Monday, September 14, 2015

Jehosheba - uncommon courage


When you were younger, did tales of wicked queens scare you? Did you feel a chill when you heard of their terrible deeds?

Did you think that all of them probably looked like the wicked queens in the animated movies? (Raises hand) I did. (Grin)

Today, our story begins with a queen far more wicked than any of those in the animated stories . . .

Athaliah is her name, and it means "the Lord is great" or "the Lord is exalted." But she sure didn't live up to her name. Her heritage was full of idolatrous people: her granddad was Omri, one of Israel's most evil and idolatrous kings. Ahab was her dad, and her mom was probably Jezebal (we'll study her later this year). Whoa. With a family like that, I guess it's no surprise that she turned out like she did.

What?
Oh, I hear you now.
You want to know what this has to do with Jehosheba.
Hold your horses! We'll get to that!

Ahab and Jezebel are well known for promoting the worship of Baal in the northern kingdom of Israel. Well, while they were doing that, Athaliah was doing the same, but in the southern kingdom of Judah. How did she do that? Well, marriages at the time were often for convenience or for political alliances, and she had married the king of Judah. He died and Athaliah's son assumed the throne. Jehu, a mighty man trying to restore the worship of Yahweh, the Almighty God, killed her son. The cleansing that he performed on the nation of Judah was a very bloody one. (II Kings 10)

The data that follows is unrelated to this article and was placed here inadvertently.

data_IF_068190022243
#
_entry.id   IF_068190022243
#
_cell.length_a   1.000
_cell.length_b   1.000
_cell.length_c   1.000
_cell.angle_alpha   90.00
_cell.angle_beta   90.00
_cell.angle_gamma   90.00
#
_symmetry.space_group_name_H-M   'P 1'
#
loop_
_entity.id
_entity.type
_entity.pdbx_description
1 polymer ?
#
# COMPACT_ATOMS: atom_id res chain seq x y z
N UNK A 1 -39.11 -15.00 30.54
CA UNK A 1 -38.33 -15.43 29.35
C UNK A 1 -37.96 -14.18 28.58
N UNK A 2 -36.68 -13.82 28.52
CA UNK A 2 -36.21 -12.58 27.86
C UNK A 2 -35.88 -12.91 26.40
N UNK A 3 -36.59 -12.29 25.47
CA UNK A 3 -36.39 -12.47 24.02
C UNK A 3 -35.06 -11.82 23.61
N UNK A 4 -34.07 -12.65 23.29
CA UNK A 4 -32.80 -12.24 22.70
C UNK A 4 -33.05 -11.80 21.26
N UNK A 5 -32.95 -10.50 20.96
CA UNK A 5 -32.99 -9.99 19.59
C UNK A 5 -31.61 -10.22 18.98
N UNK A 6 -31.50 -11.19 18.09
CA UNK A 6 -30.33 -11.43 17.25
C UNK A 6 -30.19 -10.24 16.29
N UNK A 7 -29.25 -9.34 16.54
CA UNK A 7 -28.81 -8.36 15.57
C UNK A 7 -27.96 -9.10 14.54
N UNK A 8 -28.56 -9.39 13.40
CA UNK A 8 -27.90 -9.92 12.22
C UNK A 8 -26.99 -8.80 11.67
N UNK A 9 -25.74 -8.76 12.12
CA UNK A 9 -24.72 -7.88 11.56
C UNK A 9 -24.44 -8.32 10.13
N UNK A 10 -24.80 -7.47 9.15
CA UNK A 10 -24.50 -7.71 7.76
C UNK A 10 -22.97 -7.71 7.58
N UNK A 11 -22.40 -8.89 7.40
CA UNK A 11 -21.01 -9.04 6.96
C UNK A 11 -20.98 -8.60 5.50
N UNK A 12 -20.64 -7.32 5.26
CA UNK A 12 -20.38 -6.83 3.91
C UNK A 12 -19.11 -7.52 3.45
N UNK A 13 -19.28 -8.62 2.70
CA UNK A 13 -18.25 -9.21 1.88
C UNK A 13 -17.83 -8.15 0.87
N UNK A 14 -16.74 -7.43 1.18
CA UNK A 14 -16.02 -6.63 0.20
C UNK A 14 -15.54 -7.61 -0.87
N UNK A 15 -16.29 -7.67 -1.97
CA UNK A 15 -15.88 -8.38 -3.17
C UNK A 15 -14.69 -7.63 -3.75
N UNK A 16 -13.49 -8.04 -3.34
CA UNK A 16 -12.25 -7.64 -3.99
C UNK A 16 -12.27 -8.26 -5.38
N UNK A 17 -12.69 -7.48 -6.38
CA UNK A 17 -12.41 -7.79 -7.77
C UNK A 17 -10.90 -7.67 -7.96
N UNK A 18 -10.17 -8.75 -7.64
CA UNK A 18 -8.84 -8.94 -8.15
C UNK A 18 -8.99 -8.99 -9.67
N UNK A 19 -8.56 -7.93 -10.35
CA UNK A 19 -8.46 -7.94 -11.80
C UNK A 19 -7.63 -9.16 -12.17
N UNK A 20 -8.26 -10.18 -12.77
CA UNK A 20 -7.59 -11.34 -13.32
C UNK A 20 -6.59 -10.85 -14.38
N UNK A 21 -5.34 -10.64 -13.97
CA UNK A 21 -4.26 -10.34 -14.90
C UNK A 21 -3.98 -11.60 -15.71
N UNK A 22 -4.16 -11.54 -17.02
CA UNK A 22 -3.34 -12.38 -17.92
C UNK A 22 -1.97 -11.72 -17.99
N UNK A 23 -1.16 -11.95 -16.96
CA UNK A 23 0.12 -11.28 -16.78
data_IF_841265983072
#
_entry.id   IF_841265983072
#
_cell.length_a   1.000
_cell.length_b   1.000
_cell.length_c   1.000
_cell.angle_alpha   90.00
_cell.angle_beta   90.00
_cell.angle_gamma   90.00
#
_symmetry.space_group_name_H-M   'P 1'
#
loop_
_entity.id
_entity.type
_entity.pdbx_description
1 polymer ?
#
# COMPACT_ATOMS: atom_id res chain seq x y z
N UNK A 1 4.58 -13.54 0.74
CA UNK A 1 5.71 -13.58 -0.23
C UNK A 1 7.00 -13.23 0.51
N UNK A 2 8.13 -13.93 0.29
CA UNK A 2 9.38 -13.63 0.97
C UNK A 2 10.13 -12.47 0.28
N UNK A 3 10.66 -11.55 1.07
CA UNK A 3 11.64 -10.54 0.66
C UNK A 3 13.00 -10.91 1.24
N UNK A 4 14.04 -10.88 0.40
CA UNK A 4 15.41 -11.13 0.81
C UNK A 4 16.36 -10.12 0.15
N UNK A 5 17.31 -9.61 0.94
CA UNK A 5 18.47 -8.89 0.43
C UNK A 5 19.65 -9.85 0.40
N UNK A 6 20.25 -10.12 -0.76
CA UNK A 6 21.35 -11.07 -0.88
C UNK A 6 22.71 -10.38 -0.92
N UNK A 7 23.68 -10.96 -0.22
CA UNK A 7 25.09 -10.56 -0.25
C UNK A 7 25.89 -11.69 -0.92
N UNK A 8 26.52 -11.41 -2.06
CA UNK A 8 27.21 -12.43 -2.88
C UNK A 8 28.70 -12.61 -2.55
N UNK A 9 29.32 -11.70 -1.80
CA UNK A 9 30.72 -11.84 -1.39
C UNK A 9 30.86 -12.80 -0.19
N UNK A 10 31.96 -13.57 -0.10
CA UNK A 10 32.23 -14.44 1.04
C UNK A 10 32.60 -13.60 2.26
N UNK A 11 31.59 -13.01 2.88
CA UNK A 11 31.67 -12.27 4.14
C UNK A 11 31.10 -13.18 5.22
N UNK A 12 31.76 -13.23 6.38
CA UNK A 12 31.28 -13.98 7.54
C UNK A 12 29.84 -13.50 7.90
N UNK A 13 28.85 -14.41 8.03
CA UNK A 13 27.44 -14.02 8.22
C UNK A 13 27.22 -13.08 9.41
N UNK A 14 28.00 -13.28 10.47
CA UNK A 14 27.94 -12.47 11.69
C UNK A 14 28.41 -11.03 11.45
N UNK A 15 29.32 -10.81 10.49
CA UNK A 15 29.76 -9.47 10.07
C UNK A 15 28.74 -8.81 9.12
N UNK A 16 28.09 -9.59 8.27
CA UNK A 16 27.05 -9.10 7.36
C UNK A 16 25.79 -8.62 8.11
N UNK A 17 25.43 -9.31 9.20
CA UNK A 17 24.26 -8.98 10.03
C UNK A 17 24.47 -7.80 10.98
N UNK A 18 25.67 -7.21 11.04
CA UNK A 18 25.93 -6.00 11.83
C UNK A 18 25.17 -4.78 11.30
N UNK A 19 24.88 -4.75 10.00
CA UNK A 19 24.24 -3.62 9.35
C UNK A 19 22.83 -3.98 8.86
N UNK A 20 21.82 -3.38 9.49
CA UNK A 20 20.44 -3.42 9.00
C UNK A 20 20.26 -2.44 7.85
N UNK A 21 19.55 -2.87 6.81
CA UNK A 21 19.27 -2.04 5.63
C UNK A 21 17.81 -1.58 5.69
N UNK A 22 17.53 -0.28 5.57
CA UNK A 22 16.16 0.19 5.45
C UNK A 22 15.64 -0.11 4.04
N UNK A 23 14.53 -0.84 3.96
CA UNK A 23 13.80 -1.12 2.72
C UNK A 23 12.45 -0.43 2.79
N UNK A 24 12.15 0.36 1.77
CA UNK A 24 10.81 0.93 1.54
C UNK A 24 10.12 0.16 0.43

Scholars read the 11th chapter of II Kings and theorize that because of her husband and son being killed, her paranoia and lust for power must have kicked into hyperdrive. Why else would she have killed everyone else in the royal line?

Seriously. She killed her grandkids in order to secure Judah's throne for herself. She was so caught up in the worship of Baal that she may even have gloated about snuffing out the heirs that would have made it possible for God's promise to be fulfilled . . . that promise of a future Messiah from the line of David.

She ruled for a few years. She led her people further and further away from Yahweh.

But there was something she didn't know. Right under her nose, in fact, in the old, un-used, neglected temple of God, her one remaining grandchild was being raised by a courageous woman who sneaked him out when the killing began.

Jehosheba had hidden the boy, Joash, before he could be murdered. She was married to the high priest, and she had risked her own life to whisk Joash away and keep him hidden for six years.

I hope you will read the tenth and eleventh chapters in II Kings in preparation for our study this week.

3 comments:

Katie Isabella said...

I will read it with interest for another perspective as when I read those chapters--- many times I would say alone "what is WRONG with these people?"

Austin Towers said...

It's all riveting stuff! We can see God's redemptive plan very much in this story using those whose hearts are turned towards Him! Will read those chapters. Hugs, Caro xx

Belinda said...

This is really interesting stuff! I have a lot of catching up to do, as I've been away with family responsibilities, but I haven't forgotten you and will go back and read what I've missed!